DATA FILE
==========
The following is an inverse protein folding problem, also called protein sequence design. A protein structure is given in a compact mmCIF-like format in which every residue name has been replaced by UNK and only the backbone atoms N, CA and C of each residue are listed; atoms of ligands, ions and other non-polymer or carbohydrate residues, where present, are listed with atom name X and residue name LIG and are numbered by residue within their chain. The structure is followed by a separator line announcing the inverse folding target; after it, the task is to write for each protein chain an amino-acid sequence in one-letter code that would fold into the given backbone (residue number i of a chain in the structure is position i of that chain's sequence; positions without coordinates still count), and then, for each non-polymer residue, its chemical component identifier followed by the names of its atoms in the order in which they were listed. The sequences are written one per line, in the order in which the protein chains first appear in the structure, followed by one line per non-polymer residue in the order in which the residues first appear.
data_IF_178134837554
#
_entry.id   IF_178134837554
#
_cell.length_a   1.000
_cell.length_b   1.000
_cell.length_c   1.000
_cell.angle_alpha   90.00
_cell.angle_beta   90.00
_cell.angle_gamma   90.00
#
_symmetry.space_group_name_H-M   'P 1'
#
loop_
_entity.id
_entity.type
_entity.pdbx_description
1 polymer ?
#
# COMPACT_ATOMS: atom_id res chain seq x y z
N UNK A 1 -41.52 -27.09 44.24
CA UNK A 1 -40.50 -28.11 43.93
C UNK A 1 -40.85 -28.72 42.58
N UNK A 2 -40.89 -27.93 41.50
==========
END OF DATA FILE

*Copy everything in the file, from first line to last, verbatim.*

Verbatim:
The following is an inverse protein folding problem, also called protein sequence design. A protein structure is given in a compact mmCIF-like format in which every residue name has been replaced by UNK and only the backbone atoms N, CA and C of each residue are listed; atoms of ligands, ions and other non-polymer or carbohydrate residues, where present, are listed with atom name X and residue name LIG and are numbered by residue within their chain. The structure is followed by a separator line announcing the inverse folding target; after it, the task is to write for each protein chain an amino-acid sequence in one-letter code that would fold into the given backbone (residue number i of a chain in the structure is position i of that chain's sequence; positions without coordinates still count), and then, for each non-polymer residue, its chemical component identifier followed by the names of its atoms in the order in which they were listed. The sequences are written one per line, in the order in which the protein chains first appear in the structure, followed by one line per non-polymer residue in the order in which the residues first appear.
data_IF_178134837554
#
_entry.id   IF_178134837554
#
_cell.length_a   1.000
_cell.length_b   1.000
_cell.length_c   1.000
_cell.angle_alpha   90.00
_cell.angle_beta   90.00
_cell.angle_gamma   90.00
#
_symmetry.space_group_name_H-M   'P 1'
#
loop_
_entity.id
_entity.type
_entity.pdbx_description
1 polymer ?
#
# COMPACT_ATOMS: atom_id res chain seq x y z
N UNK A 1 -41.52 -27.09 44.24
CA UNK A 1 -40.50 -28.11 43.93
C UNK A 1 -40.85 -28.72 42.58
N UNK A 2 -40.89 -27.93 41.50